By Toni Craige and Sarah Konner, Contributing Columnists
Toni Craige and Sarah Konner are bicycling down the West Coast, living on $4 a day, and talking to people about sustainable menstrual products.
Over a lifetime, the average woman spends about $2,000 on single-use pads and tampons, creating an enormous truckload ofa trash. There are more affordable and sustainable options that very few people seem to know about. To raise awareness, we decided to take this cycle to the road – literally.
We left Seattle on bikes Aug. 18, and plan to be in LA by the end of October. Along the way we are meeting women, community organizers, health professional, business owners, and people of all stripes, and having conversations about the benefits of reusable menstrual products.
On this trip, we are focusing on menstrual cups — made of latex or silicon. They catch, rather than absorb menstrual flow. One cup costs $35 and can last up to 10 years — quite a deal. There are three companies that sell menstrual cups in the U.S. Each company has donated cups — totaling 200 — for us to give as gifts along the way. We also have a small number of reusable pads to give away.
Thirty-five dollars is a big chunk of change for many people to spend on a product they have never tried, even as pads and tampons stress their budgets. As we have met people throughout our trip, we are realizing more and more what an economic burden pads and tampons are to low income women. Menstrual products are not covered by food stamps. Women rely on social service agencies, or often improvised devices like rags and socks. Women we have met have been pressed to bum tampons on the street or even shoplift them.
The trouble with disposables
Pads and tampons contain harmful chemicals (bleach and dioxins). Tampons, especially the extra-absorbent kinds, are a perfect breeding ground for the deadly bacteria, toxic shock syndrome (TSS).
Most pads and tampons are made of chlorine-bleached wood pulp, with some cotton, rayon, plastic, and glue mixed in. Imagine the amount of trash that is created in a lifetime of using pads and tampons. That’s a lot of trees and oil to be using once and throwing away. It’s also a big added burden in our landfils and sewer systems.
The most immediate concern for many women is the cost of single-use products, every month, until menopause. Instead, buy a menstrual cup for $35, once every 5-10 years. Incredibly convenient. No more trash, no more health risks.
The scoop on reusables
Before the mass production of cloth pads in the 1800s, your period didn’t cost you anything. Women used wool, moss, softened papyrus, sea sponges – basically, whatever was around. These days, the most popular reusable products are menstrual cups, reusable cloth pads, and sea sponges.
Menstrual cups are a liberating innovation that took off in the 1980s. Like tampons, they give women freedom of movement and help them live their lives uninterrupted. Cloth pads are reuseable and can also last many years. To clean, simply soak them in cold water, then put them in with your laundry. You can make your own, or buy them from any of several companies. Sea sponges are worn internally, and function like a tampon. You can wash them and reuse for several months.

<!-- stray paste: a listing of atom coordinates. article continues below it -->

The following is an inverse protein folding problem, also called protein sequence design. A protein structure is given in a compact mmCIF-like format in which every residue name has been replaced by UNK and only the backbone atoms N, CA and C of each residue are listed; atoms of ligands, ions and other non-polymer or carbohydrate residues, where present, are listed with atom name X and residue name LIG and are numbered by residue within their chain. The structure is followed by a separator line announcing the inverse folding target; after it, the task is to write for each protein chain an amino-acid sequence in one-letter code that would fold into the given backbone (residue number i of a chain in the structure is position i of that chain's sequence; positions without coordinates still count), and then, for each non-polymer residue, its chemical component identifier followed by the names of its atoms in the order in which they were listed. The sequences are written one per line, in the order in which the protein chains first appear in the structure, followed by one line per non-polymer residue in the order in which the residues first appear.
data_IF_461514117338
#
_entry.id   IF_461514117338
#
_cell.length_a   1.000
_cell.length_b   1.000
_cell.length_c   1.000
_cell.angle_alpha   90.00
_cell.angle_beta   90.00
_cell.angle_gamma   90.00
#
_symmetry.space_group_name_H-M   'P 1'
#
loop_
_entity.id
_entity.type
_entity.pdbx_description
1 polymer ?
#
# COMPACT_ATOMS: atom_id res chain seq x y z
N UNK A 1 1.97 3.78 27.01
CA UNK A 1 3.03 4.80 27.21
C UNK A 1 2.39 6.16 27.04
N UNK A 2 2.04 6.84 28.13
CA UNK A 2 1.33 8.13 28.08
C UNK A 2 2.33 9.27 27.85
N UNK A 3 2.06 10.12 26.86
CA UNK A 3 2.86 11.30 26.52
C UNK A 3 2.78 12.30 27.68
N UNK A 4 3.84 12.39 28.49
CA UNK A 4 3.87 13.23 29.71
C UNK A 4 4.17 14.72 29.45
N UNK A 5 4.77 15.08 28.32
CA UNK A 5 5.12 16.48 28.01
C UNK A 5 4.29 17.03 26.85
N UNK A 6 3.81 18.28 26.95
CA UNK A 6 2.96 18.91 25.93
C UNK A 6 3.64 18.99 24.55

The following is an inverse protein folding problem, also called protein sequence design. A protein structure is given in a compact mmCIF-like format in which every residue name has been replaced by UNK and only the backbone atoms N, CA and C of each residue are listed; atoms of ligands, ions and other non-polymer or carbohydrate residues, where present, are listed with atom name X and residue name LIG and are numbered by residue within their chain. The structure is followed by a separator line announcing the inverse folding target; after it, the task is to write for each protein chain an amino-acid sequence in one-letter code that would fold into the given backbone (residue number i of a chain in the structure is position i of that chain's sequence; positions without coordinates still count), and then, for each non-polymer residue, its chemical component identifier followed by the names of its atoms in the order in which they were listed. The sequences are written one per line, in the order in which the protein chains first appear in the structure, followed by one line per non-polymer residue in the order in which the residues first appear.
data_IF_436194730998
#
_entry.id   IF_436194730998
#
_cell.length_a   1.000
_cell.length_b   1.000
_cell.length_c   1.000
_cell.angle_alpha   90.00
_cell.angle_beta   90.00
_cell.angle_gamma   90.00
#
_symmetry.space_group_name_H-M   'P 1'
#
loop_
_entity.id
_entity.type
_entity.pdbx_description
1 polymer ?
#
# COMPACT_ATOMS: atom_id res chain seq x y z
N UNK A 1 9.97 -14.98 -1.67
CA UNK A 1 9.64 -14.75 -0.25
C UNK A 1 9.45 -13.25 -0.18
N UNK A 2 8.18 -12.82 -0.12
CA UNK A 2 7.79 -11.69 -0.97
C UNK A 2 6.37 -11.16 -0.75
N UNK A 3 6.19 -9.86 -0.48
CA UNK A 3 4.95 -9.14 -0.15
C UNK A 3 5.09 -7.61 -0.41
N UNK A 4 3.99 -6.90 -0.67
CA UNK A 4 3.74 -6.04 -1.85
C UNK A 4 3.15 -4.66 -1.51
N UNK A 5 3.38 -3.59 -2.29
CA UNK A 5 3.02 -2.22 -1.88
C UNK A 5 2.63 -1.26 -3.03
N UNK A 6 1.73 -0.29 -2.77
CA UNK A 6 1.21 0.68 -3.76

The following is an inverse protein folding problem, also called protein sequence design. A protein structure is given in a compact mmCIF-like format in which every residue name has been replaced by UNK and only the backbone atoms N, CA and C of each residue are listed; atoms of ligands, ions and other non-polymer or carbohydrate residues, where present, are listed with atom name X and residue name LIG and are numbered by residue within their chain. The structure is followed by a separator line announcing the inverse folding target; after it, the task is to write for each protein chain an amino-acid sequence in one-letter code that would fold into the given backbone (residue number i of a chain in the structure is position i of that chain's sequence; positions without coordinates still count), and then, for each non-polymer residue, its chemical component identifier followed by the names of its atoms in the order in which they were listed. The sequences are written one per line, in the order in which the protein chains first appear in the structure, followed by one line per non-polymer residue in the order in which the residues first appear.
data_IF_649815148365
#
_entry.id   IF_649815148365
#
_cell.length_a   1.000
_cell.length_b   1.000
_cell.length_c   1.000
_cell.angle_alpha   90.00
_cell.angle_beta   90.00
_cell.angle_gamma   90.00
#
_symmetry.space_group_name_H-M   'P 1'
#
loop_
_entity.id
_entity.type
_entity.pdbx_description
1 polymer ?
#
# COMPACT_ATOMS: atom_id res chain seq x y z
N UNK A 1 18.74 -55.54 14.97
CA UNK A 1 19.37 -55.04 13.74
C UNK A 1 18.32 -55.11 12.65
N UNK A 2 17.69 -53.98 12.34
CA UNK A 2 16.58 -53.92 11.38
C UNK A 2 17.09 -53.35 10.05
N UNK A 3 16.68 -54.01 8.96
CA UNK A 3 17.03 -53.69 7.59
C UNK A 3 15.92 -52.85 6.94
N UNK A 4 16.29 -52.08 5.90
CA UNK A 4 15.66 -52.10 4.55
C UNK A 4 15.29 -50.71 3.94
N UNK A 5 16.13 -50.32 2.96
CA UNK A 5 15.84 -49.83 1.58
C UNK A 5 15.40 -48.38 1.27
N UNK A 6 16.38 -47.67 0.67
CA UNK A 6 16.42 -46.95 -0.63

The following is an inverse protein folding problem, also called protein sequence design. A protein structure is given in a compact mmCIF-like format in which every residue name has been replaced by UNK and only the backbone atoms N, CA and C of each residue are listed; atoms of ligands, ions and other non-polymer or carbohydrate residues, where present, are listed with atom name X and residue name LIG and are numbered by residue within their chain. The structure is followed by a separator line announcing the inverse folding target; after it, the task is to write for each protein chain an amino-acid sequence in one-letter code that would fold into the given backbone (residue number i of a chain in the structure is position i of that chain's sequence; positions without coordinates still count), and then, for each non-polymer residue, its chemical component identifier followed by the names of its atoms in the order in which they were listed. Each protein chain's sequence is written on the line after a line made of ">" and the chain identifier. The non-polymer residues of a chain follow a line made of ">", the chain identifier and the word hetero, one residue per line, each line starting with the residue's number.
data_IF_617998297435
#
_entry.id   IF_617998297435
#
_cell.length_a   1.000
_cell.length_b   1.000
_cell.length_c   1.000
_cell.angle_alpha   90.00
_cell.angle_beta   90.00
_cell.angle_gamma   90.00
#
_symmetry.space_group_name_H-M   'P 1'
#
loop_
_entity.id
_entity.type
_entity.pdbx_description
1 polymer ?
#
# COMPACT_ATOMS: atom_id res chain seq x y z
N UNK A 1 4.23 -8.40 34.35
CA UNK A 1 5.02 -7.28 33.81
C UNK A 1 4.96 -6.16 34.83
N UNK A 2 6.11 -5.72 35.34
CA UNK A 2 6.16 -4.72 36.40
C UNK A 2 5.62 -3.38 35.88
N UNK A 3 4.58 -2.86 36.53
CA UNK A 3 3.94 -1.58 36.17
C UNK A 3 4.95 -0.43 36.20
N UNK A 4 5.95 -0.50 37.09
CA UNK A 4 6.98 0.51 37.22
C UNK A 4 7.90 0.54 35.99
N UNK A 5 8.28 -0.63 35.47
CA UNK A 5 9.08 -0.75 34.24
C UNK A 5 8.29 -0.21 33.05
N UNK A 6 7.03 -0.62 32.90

Reusables are sold in some health food stores, and are easy to order online.
Learning from the people we meet
Traveling by bicycle you meet a wide cross-section of humanity. Part of the reason we are doing this campaign via bicycle, is to open ourselves to meeting all sorts of people, that we might not know to look for otherwise. In Tacoma, Wash., at the beginning of our trip, we had an amazing experience at the Irma Gary house, a home for recently incarcerated women. All of the women were out at work, but we had the opportunity to talk with the “house-mom,” Patty Imani, about the cups and this demographic of women. In prison, women are not allowed to have any of their own belongings, including underwear and bras, and women are only allowed to use pads — no tampons. Patty also told us that buying, bumming, or finding pads and tampons at distribution centers is a struggle for women experiencing poverty. Because Patty lives with the women for several months as they transition into independent housing, we hope she can be an ally to help them make this empowering lifestyle change. Patty now has five cups to give to the women who will use them.
We believe that person-to-person relationships are the way that people make this lifestyle change. We are on the move and we don’t have time to make relationships with everyone. Since meeting Patty, we are realizing the value of connecting with case workers and community leaders who can carry our message to people we do not come in contact with. If we wisely plant seeds with a few allies, the impact can go far!
Making the switch
Changing to reusables may seem like a challenging adjustment: there is an initial price barrier, and reusables put us in slightly more intimate contact with our bodies. The economic, environmental, health and convenience of these products far outweigh the challenge. Likely, someone you know already uses sustainable menstrual products– ask them about it. If not, use us as a resource. Call us, email us, look at our blog, http://www.sustainablecycles.org.
We invite you to participate in the continuing brainstorming as this project grows. Do you have any ideas for getting the word out and increasing accessibility for low-income women? Do you know of a person or organization we should get in contact with? We are looking for caseworkers, community organizations, or anyone who has ongoing relationships with communities who could benefit from access to these products.
Follow Sarah’s and Toni’s journey at www.sustainablecycles.org